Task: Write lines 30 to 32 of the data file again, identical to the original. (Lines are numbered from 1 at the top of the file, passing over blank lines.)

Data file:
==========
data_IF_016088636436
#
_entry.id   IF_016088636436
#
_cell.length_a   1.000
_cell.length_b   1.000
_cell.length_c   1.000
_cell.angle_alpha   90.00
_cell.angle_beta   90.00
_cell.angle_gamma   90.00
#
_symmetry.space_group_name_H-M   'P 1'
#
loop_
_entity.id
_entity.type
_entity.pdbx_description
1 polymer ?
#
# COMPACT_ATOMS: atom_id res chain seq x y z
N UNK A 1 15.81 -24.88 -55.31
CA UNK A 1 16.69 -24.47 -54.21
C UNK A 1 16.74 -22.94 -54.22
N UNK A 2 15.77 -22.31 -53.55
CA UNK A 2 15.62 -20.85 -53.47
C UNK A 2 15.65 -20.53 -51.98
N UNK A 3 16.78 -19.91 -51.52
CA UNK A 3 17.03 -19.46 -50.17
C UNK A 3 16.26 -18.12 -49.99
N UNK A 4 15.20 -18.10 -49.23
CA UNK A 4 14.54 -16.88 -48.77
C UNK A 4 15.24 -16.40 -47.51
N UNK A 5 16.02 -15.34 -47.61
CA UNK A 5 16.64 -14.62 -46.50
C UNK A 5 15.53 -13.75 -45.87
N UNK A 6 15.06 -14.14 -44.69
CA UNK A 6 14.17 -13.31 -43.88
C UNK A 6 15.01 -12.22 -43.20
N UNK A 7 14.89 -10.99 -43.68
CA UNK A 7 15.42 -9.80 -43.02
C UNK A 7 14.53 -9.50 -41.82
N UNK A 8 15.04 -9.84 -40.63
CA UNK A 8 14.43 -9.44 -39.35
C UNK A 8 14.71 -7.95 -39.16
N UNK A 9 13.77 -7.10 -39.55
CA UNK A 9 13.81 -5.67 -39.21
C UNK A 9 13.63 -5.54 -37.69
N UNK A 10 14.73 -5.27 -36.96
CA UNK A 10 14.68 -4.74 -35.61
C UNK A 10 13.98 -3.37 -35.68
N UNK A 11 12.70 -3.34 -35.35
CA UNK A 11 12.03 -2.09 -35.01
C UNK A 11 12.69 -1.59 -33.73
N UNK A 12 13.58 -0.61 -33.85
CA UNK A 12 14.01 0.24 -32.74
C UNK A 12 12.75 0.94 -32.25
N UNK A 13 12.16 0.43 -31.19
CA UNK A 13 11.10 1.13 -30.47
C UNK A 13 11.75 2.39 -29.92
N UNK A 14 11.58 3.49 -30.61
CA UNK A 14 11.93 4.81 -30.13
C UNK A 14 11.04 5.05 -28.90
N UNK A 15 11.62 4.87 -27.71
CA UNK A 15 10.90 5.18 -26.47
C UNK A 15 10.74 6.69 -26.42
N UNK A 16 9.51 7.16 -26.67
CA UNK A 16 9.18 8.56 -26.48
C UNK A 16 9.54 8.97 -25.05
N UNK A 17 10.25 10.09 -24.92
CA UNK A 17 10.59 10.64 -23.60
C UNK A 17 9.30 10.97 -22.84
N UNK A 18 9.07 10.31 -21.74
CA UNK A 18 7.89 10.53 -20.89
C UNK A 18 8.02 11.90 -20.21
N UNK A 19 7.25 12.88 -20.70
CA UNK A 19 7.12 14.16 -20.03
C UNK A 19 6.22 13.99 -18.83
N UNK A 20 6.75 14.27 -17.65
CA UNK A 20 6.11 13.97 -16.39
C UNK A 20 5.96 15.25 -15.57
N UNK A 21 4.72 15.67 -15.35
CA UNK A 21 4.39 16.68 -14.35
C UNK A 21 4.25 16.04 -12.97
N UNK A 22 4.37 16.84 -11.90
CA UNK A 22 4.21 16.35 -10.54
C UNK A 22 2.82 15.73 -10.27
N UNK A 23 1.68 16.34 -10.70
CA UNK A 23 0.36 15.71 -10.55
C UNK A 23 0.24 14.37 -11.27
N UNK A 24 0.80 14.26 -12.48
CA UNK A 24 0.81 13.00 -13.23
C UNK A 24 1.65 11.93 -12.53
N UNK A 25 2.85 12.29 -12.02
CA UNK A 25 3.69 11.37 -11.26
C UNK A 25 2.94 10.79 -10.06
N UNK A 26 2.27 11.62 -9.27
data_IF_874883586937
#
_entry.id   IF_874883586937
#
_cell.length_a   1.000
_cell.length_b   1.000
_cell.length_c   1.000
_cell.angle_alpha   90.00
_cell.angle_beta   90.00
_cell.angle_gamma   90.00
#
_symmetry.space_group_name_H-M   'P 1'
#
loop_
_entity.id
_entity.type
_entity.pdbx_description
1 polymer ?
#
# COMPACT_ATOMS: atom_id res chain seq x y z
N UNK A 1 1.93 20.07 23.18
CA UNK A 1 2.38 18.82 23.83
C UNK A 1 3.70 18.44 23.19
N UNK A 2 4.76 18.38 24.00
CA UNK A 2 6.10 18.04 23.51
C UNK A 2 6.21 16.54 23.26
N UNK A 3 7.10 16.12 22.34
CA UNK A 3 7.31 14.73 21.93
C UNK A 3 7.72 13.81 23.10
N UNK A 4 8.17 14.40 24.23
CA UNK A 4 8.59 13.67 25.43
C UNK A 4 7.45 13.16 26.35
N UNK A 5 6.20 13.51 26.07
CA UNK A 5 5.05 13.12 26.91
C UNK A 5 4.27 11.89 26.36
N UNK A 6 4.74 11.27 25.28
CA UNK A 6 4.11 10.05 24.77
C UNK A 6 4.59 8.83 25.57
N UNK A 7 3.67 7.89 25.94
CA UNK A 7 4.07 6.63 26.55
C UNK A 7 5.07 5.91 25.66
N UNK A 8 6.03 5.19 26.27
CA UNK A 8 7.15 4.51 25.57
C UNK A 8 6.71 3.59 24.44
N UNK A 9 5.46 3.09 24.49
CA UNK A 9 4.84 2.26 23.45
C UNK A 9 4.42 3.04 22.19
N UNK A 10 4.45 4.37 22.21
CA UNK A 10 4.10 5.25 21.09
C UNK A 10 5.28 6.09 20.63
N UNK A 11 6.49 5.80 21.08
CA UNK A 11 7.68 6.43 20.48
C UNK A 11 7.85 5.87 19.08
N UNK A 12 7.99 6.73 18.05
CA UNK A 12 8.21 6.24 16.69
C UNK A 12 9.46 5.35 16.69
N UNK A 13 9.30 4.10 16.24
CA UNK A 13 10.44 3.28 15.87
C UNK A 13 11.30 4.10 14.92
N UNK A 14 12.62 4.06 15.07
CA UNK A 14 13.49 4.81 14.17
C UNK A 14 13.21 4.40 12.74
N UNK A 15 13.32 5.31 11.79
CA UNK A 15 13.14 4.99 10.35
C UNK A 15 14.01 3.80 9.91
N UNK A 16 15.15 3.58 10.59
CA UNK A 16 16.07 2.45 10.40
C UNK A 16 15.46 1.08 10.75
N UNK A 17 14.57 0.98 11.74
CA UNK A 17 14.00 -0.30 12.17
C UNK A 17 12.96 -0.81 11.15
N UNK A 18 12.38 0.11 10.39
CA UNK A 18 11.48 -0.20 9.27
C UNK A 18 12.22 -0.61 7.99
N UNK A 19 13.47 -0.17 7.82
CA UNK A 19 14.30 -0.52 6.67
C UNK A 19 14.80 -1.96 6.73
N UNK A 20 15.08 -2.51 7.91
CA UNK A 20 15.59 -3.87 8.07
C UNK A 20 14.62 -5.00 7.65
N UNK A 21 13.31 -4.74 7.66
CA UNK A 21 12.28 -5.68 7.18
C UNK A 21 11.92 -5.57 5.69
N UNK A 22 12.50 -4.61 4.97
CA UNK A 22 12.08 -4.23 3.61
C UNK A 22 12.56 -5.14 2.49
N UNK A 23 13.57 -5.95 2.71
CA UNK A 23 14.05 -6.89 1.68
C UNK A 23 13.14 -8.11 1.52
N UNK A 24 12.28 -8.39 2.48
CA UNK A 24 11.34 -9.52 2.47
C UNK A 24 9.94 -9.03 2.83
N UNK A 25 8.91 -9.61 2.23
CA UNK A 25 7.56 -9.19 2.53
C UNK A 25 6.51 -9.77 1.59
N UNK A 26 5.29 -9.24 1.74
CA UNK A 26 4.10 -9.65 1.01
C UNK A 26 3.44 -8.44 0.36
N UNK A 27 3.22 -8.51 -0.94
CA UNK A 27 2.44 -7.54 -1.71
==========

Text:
N UNK A 4 15.20 -18.10 -49.23
CA UNK A 4 14.54 -16.88 -48.77
C UNK A 4 15.24 -16.40 -47.51